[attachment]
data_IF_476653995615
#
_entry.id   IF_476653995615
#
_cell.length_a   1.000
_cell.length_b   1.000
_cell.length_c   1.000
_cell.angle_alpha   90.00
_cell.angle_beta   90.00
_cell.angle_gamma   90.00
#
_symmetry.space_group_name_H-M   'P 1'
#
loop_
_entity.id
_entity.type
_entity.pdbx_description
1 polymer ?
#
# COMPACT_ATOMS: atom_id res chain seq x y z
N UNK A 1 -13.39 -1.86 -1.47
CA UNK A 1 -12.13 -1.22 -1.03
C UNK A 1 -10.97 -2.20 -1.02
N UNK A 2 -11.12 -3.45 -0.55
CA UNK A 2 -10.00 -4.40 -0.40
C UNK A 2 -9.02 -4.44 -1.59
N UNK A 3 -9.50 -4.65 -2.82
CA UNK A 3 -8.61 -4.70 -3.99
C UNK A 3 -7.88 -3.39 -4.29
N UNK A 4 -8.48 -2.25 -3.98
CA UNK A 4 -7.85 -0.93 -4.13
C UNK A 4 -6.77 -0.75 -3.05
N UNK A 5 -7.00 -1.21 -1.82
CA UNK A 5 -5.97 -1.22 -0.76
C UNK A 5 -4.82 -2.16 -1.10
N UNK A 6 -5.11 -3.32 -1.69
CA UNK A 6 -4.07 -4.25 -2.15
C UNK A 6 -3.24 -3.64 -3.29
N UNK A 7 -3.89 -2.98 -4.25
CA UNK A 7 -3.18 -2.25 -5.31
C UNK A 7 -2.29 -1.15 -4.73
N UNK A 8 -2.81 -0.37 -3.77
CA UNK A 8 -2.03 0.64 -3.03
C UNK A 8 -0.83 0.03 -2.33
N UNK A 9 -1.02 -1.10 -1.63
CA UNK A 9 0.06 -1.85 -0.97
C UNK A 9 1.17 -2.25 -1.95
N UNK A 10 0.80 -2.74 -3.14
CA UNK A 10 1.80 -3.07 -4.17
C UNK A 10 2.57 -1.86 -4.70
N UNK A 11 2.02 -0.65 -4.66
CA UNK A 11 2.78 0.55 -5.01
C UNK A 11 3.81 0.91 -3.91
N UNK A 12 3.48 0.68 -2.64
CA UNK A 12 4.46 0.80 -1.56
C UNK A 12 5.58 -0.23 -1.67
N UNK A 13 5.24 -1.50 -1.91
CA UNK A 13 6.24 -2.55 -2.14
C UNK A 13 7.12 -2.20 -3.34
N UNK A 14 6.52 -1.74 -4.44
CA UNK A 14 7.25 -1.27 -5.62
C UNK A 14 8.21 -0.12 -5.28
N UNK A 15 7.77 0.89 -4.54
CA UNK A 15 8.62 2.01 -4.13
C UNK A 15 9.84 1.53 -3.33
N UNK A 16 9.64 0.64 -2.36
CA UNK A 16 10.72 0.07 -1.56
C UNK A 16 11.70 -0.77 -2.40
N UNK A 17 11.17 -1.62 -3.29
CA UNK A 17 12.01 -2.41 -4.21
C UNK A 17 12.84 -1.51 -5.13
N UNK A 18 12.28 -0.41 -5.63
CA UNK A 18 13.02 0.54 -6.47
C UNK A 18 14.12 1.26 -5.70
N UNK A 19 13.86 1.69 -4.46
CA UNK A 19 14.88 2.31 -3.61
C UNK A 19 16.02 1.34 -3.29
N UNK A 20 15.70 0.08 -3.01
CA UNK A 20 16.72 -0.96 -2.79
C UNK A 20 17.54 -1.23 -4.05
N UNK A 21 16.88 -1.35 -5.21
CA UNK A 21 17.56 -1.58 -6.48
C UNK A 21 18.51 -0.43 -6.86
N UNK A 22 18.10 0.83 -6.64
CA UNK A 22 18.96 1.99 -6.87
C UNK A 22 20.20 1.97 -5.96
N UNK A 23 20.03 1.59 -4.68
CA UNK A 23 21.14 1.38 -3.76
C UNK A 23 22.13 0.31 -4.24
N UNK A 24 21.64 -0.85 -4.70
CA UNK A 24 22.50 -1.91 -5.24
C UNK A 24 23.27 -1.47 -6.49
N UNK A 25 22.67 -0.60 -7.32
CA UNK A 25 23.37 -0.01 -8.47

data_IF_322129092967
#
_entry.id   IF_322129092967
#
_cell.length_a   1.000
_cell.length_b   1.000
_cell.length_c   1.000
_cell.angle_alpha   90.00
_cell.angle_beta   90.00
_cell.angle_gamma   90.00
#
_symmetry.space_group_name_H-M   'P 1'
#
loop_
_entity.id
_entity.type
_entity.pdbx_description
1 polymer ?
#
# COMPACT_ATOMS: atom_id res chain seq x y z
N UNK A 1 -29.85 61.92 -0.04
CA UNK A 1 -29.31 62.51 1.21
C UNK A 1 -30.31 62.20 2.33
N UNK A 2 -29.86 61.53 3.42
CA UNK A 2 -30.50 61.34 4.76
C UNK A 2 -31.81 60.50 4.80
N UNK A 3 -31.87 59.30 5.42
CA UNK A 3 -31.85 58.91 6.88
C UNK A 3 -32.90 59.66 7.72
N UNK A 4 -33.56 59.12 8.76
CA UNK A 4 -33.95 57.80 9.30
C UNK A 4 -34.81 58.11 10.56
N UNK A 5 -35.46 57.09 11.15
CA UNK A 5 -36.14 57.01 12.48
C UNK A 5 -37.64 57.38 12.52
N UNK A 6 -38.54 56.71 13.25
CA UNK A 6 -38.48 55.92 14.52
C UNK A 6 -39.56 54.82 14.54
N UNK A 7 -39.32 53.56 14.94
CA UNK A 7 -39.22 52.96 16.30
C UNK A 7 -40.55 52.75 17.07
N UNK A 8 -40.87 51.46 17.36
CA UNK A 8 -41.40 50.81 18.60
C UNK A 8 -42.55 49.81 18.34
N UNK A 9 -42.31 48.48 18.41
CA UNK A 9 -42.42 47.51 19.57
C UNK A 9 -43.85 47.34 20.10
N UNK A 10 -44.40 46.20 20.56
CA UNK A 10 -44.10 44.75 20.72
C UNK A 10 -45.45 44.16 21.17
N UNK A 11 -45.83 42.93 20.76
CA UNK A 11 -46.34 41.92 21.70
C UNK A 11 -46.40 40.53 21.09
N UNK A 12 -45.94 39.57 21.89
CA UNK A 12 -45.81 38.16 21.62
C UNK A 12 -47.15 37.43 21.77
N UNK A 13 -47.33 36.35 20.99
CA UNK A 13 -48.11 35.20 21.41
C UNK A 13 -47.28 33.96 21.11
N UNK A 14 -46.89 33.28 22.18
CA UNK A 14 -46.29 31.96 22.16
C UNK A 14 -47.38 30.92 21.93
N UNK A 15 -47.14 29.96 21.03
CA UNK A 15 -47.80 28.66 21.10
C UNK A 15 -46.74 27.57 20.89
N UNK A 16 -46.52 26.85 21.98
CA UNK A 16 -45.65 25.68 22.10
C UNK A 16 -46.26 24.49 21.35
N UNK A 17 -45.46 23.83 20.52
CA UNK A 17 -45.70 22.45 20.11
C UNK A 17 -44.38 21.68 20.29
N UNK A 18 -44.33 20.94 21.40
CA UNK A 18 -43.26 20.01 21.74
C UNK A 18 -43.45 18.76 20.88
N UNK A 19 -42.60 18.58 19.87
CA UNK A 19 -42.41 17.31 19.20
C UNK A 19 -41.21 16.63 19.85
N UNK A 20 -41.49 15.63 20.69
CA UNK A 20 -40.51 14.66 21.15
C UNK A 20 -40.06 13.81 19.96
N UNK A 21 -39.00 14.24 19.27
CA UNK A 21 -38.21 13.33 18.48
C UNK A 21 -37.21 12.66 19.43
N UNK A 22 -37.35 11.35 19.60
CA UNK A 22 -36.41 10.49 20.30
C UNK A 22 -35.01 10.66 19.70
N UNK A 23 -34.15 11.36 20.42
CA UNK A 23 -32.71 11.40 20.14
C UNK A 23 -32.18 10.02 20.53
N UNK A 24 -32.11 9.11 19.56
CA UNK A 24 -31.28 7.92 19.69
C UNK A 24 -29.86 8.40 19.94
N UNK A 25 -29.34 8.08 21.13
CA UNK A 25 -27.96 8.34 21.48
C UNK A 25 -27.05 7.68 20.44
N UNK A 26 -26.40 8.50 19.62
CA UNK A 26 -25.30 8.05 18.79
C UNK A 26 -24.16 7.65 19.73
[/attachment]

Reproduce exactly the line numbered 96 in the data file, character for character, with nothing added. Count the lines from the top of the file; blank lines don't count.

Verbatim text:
#